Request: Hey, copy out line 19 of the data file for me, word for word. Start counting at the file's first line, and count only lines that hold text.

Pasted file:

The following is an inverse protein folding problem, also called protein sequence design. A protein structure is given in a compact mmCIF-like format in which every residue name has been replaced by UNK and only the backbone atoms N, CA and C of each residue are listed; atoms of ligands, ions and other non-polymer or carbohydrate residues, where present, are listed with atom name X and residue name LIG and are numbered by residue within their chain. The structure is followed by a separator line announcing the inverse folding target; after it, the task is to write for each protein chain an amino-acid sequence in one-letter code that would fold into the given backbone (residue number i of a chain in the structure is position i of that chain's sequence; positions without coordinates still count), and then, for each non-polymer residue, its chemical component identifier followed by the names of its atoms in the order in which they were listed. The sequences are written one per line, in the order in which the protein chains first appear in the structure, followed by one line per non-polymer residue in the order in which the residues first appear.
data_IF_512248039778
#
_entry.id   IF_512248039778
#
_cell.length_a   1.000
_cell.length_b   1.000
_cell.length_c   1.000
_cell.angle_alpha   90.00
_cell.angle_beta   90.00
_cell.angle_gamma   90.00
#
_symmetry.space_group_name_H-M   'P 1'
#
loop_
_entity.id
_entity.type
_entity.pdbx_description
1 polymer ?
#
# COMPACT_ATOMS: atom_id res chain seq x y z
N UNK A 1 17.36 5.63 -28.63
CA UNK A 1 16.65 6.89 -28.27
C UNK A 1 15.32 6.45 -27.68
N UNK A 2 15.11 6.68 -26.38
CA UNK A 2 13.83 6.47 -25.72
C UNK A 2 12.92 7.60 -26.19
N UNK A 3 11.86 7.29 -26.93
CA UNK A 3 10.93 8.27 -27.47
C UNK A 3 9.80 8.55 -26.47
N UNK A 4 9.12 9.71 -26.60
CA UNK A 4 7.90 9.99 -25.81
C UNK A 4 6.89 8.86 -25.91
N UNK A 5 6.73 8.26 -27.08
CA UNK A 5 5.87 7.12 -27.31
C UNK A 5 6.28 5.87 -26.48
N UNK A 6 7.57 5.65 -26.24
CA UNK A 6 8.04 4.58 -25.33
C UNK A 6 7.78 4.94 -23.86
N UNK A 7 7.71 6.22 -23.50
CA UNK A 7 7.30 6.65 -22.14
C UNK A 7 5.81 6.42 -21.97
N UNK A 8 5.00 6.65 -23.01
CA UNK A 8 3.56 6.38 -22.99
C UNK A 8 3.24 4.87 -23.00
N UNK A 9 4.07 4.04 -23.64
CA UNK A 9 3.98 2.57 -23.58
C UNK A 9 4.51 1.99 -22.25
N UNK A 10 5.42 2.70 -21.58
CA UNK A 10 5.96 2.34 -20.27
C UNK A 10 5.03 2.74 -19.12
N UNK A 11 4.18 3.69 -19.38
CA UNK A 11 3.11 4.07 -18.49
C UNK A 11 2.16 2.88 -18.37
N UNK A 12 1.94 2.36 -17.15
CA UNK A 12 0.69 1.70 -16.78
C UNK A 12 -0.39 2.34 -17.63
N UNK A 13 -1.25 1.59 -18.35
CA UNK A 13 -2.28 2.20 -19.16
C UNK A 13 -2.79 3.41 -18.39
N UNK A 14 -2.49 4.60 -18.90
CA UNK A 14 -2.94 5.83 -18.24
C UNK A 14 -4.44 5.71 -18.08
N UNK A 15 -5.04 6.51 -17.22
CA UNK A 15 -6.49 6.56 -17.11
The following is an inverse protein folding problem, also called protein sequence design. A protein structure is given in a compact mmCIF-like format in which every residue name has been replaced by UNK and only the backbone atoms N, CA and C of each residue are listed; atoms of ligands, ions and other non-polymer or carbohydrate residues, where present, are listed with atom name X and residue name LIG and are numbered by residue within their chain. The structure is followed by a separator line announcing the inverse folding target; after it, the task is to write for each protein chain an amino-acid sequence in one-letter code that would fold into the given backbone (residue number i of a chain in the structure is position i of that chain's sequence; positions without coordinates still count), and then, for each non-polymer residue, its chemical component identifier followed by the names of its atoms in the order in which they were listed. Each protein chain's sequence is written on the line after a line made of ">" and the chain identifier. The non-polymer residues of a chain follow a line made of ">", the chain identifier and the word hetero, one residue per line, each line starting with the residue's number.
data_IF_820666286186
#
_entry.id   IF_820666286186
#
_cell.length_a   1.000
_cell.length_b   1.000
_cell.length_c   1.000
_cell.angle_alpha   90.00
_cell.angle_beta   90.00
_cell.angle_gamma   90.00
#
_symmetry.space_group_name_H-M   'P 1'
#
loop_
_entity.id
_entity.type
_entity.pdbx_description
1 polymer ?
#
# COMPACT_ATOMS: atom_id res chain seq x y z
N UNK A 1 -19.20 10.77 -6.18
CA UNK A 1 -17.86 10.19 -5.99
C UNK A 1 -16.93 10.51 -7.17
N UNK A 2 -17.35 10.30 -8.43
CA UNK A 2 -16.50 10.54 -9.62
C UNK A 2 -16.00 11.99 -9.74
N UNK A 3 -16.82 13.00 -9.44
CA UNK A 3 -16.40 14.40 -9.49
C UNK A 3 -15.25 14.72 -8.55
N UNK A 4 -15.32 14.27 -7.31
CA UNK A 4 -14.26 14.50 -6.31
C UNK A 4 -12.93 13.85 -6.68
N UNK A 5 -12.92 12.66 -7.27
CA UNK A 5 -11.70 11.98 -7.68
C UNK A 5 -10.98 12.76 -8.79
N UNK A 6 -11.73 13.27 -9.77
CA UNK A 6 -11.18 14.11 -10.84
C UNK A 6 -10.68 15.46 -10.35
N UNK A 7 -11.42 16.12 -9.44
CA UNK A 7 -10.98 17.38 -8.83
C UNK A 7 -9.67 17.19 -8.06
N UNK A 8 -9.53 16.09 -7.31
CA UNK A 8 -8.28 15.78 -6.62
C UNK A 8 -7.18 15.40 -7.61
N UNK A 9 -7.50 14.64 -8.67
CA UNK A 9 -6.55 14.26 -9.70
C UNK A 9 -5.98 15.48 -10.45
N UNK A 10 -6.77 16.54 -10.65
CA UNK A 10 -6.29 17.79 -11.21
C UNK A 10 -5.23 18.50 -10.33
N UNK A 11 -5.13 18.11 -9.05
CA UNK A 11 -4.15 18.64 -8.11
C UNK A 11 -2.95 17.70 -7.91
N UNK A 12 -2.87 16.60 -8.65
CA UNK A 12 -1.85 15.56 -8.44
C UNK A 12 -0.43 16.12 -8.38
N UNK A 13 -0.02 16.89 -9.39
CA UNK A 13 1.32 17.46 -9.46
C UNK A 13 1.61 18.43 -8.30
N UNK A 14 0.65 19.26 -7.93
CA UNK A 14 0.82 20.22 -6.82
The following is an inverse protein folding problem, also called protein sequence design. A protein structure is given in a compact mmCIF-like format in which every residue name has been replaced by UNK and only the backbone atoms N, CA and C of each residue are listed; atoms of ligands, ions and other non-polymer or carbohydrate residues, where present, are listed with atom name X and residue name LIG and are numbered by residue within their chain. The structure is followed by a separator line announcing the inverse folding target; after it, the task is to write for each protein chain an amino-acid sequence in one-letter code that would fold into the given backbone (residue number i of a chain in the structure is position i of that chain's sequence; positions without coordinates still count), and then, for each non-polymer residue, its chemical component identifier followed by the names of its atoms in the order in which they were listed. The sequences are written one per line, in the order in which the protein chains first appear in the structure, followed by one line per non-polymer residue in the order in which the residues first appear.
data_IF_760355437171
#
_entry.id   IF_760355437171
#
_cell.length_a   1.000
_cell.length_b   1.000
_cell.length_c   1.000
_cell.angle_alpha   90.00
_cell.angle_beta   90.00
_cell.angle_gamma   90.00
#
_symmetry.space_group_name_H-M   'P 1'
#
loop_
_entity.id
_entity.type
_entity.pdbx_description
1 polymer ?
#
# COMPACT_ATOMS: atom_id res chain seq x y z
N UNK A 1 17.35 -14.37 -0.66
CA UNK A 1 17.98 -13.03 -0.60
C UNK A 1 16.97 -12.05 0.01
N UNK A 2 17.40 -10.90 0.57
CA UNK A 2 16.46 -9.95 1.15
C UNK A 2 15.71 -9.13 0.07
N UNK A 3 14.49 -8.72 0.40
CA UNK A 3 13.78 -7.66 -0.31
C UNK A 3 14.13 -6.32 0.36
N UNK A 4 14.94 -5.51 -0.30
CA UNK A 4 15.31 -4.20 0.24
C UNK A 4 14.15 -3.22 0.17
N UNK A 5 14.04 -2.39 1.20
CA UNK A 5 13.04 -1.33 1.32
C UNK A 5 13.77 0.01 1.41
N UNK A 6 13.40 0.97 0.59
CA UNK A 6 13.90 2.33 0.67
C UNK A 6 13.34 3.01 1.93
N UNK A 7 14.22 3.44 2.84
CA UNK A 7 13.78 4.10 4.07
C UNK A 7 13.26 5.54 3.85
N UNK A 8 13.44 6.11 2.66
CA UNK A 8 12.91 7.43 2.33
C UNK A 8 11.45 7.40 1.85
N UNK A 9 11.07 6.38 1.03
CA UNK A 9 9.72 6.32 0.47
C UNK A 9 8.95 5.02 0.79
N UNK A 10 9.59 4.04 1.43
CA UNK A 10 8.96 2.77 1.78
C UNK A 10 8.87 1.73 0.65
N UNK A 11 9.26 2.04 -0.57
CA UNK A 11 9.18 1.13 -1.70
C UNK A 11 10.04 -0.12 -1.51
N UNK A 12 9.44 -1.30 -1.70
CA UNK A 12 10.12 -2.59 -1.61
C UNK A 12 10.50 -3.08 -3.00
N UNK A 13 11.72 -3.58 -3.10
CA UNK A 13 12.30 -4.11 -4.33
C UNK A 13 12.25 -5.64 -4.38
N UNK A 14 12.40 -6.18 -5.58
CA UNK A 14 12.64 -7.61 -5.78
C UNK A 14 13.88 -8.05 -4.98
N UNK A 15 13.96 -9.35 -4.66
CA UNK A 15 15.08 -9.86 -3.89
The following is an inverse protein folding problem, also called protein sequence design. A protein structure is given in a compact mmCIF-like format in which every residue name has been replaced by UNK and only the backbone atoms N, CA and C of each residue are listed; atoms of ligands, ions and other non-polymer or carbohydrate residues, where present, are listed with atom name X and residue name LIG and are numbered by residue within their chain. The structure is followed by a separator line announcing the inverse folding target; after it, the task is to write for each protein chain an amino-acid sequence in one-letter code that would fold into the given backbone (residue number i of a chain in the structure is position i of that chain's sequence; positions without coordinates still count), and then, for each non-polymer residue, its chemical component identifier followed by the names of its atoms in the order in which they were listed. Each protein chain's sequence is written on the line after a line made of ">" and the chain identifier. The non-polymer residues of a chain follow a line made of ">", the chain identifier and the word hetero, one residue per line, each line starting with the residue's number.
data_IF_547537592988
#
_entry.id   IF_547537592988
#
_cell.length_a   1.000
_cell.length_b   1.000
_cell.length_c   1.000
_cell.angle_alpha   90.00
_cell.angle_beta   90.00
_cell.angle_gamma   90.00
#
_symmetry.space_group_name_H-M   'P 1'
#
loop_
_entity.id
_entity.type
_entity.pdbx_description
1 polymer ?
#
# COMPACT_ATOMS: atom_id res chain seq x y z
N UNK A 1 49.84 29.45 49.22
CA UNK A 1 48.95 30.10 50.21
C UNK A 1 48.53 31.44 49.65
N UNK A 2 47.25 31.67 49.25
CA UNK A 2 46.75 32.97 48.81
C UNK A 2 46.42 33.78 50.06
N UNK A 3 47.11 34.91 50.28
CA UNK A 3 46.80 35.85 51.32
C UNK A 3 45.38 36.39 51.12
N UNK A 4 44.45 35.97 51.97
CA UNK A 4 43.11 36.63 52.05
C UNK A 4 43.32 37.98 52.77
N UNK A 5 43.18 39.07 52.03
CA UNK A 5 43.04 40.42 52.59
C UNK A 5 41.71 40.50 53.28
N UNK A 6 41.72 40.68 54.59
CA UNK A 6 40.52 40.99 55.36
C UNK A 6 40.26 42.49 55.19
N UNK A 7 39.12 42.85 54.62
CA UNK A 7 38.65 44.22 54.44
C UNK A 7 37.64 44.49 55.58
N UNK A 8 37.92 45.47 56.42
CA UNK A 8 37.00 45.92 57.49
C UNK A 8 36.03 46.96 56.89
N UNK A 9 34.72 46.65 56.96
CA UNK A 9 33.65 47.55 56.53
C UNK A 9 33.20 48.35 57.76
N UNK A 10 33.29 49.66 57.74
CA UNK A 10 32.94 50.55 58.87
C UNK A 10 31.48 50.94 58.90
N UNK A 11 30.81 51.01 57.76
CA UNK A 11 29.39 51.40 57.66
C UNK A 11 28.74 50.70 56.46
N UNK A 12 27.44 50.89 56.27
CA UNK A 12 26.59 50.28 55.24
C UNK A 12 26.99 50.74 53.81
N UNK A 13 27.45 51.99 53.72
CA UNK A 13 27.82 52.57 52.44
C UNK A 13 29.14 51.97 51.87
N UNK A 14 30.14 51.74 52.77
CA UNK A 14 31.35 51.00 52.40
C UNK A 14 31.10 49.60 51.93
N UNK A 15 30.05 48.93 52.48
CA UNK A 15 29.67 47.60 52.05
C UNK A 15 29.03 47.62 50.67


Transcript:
1 polymer ?